Q: I recently bought a satellite dish so I can watch lots of different TV channels. The instructions say to mount it on a south-facing wall, to establish a line of sight with satellites in the southern hemisphere. I want to put it on an outside wall, but my landlord says no. The salesman said that landlords have to allow these dishes — was I mislead? –Peter T.

A: They’re both right. Under the federal Telecommunications Act of 1996 and subsequent FCC interpretations, landlords can’t unreasonably interfere with your ability to install, maintain, or use an antenna or dish that receives programming from direct broadcast satellites, wireless cable providers and television broadcast stations. A lot has been written about that little word, “unreasonably,” but here are the basics.

You can place your satellite only within your exclusive rented space, and you cannot place one on an exterior wall or in common areas, such as hallways. So try mounting the dish on a south-facing interior wall. If the reception is no good, you could also try placing it outside on a mast, or pole, as long as the mast is on your rented space and the device does not extend beyond that space. For example, if you have a balcony, you could place the mast on the deck and orient the dish to the south, but you couldn’t angle the dish over the railing or extend it above your top floor.

Your landlord can require that your installation method be safe and secure, but it’s against the FCC regulations to impose a flat fee or charge you additional rent. Landlords may, however, insist that you paint the equipment a certain color to blend in with the exterior décor, and can require that you use a universal mounting bracket, which will save wear and tear on the building. If you take the dish with you when you move out and you leave a hole where it used to attach, expect to be charged for the repair.

Q: My roommate Dan is moving out, and he’s found a new person, Mike, to take over. Dan wants his portion of the security deposit back, but our lease isn’t over for six months. Mike is willing to put some money in, but he doesn’t want to be responsible for damage that happened before he moved in. How can we handle this fairly? –Hal M.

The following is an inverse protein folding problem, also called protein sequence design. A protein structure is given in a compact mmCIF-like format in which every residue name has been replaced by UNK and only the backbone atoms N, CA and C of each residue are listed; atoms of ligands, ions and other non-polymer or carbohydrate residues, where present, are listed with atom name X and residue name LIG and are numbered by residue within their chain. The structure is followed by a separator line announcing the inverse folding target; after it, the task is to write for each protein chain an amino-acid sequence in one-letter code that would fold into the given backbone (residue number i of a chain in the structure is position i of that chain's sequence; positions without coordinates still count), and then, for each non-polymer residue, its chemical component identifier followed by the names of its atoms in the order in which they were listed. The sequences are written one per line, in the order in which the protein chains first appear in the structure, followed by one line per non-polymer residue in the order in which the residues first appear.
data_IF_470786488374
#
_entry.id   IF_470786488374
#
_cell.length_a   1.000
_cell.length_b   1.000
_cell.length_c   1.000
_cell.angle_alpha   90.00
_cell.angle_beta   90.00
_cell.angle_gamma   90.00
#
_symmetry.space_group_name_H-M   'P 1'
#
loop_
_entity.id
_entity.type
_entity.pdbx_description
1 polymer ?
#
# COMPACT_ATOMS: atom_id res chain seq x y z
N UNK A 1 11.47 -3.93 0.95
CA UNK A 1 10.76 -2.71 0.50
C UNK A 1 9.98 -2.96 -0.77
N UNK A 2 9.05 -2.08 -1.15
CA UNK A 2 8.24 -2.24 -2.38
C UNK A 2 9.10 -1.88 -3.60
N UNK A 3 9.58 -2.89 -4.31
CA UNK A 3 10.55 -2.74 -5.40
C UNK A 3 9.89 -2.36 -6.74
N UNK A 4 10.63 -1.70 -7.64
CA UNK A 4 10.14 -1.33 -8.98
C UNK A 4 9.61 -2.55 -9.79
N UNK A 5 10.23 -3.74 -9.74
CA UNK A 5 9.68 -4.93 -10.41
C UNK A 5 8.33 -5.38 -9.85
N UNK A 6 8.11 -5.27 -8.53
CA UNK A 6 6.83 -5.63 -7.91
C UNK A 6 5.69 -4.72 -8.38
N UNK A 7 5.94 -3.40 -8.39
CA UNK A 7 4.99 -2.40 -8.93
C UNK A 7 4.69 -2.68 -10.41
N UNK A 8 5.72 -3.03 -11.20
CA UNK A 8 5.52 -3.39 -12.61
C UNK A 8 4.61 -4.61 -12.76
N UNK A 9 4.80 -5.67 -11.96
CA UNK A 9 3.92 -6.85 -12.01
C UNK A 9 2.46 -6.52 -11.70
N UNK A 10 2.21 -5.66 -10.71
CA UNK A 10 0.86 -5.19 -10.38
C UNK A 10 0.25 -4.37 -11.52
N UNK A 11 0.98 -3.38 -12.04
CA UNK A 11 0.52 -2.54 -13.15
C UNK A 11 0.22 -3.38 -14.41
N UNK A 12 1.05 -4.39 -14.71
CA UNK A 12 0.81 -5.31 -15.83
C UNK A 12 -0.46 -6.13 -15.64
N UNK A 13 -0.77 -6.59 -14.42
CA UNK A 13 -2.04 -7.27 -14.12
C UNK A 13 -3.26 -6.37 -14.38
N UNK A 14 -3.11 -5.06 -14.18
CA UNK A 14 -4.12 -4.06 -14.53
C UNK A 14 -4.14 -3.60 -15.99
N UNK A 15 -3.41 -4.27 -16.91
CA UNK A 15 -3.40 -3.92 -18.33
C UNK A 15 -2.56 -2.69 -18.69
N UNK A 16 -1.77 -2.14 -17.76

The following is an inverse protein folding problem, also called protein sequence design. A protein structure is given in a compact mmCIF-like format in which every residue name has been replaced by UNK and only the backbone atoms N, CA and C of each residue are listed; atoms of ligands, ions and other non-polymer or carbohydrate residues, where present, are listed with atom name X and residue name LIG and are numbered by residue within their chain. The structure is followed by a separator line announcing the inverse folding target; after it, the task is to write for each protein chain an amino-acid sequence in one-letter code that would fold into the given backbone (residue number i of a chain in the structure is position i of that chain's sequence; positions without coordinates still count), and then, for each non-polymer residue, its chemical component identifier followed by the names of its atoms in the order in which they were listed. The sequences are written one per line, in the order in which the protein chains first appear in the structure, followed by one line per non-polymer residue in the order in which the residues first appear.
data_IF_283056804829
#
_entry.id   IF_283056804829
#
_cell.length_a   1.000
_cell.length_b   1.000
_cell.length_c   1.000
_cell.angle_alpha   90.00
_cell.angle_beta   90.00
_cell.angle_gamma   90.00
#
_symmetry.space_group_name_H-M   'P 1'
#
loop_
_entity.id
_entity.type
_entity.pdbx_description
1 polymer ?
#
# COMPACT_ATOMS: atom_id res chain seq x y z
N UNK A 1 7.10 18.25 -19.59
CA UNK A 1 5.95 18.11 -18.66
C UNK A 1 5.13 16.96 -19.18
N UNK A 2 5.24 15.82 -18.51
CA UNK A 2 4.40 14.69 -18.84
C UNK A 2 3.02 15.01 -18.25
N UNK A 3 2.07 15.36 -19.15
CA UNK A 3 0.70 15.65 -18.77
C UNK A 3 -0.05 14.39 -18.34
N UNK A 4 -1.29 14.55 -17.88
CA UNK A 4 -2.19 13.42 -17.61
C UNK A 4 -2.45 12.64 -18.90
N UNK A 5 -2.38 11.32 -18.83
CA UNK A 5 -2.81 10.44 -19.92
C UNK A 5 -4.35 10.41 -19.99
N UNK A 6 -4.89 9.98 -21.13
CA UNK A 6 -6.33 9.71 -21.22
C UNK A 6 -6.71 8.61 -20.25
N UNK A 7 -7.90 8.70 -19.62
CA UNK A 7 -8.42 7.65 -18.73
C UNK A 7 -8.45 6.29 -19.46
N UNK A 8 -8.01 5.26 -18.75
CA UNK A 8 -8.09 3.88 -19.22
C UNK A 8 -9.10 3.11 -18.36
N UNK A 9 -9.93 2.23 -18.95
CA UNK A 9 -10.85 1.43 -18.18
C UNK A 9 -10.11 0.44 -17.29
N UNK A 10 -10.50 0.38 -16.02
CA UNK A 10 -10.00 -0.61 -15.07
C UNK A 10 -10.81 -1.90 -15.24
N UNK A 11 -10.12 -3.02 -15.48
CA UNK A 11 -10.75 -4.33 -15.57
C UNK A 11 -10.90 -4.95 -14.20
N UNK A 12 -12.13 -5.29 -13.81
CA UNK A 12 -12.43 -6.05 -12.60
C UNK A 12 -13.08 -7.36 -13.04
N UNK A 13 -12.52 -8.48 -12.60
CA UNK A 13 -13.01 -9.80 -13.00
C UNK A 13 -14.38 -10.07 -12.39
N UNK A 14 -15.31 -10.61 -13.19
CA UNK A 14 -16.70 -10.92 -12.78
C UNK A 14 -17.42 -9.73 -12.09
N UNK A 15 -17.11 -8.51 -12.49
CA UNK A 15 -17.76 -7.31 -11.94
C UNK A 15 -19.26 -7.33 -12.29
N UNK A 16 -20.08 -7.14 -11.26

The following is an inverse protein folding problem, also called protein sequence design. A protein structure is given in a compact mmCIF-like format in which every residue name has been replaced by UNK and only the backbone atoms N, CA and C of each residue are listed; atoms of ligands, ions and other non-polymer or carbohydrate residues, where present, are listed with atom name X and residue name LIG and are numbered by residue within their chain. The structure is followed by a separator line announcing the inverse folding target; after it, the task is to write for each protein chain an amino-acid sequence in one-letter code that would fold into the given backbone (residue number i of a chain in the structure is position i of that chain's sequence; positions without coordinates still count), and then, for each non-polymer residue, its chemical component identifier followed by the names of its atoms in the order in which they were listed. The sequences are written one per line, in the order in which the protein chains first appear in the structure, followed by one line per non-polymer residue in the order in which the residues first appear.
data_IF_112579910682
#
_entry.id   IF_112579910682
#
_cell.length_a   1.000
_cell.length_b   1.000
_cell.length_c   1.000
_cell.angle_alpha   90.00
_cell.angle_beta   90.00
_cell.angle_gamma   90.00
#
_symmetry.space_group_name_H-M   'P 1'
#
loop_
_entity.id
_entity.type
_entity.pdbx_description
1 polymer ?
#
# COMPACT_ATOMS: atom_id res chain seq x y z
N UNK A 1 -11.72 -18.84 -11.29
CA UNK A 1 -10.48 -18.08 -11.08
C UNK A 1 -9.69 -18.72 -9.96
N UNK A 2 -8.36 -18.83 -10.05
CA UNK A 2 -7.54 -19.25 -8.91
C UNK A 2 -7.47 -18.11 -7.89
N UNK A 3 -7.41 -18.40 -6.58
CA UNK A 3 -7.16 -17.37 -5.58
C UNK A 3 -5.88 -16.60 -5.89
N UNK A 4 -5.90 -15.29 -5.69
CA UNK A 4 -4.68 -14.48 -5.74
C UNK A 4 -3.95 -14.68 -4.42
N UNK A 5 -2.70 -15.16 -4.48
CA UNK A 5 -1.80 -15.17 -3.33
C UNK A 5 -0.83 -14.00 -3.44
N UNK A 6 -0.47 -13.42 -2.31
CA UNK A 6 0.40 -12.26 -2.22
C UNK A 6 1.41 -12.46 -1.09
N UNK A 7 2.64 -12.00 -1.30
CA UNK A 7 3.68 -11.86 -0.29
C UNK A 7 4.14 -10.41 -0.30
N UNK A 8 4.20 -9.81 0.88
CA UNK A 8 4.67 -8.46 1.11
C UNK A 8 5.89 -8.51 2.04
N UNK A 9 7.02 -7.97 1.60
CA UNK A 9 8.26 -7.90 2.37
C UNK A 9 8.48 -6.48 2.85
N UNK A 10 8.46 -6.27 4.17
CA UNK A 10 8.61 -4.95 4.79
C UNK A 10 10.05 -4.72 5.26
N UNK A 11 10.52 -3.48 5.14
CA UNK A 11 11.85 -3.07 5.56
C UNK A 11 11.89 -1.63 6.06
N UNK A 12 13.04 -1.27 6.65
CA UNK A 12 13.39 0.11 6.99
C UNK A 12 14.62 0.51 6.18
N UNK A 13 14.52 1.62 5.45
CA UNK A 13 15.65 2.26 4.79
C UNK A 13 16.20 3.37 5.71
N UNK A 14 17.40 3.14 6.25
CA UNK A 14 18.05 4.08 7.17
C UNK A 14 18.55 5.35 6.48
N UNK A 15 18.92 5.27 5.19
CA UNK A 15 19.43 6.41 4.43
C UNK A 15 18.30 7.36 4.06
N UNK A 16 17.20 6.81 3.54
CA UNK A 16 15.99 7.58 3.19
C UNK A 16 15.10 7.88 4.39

A: The best way to sort this out is to ask your landlord to come over and perform an inspection, just as she would if you were all moving out. After she has identified damage that she’ll deduct for when the lease is up (like $100 for that red wine stain on the living room rug), you and Dan can decide who’s responsible and who should pay. If Dan will be paying, he’s entitled to $100 less than the share he put in. When Mike moves in, Mike should buy-out Dan to the tune of $100 less than Dan’s original share.

This system depends on your landlord’s cooperation, and you won’t always get it. Landlords don’t like the extra work (why inspect twice?) and are afraid that they won’t be able to assess the condition of the rental when the tenants’ belongings are still there (suppose the couch is covering more stains?). If your landlord won’t help, the next-best thing is to do your own inspection and honestly evaluate the problems. You and Dan know better than anyone where the problems lie — including under that couch.

Q: The front door lock on my duplex is old and funky — even my 10-year-old can’t get past it. The landlord has promised to repair it but hasn’t done so. I’m worried about a home intrusion, as this isn’t the safest neighborhood. What can I do to protect my family? –Fran B.

A: It’s distressing to be dealing with an owner who seems unconcerned about such a potentially serious matter. But aside from that, your landlord is not even thinking like a businessperson as he delays this repair. A new lock — or even a new door — is much less costly than the fall-out from a burglary. If that were to happen, and you could prove that the broken lock made it possible for the criminal to enter, your landlord could end up liable to the tune of tens of thousands of dollars. If someone is injured, heaven forbid, the sky’s the limit — American juries have a lot of discretion when it comes to money damages. Now that the landlord is on notice of the problem and aware, as you are, that the neighborhood is iffy, his continued delay risks your safety and his investment.

Though you’ve already discussed this issue, send your landlord a letter describing the problem and the solution you choose (this letter may become “Exhibit A” if you end up in court). Take a look at your state’s landlord-tenant statutes and find out whether sturdy door and window locks, like functioning plumbing, are essential parts of any rental. In states that say they are (such as California and Texas), you may have the option of making the repair yourself and deducting the cost from the next month’s rent, withholding the rent until the landlord takes action, or moving out without future responsibility for rent. But proceed carefully — make very sure that these responses are valid under state law, and follow the procedures precisely, or you could end up losing your tenancy.

If your state does not consider tenant safety as serious as your right to hot water, and your continued written requests for a functioning lock produce no results, consider moving. Will a shoddy lock justify breaking a lease in such a state, making it possible for you to win if you’re sued for the rent for the balance of the lease term? It’s hard to tell, but you could certainly make the case (and might make some new law) that even if your legislature hasn’t added “basic security” to the list of essential items every rental must have, a courageous judge could add that feature herself.

Janet Portman is an attorney and managing editor at Nolo. She specializes in landlord/tenant law and is co-author of “Every Landlord’s Legal Guide” and “Every Tenant’s Legal Guide.” She can be reached at janet@inman.com.

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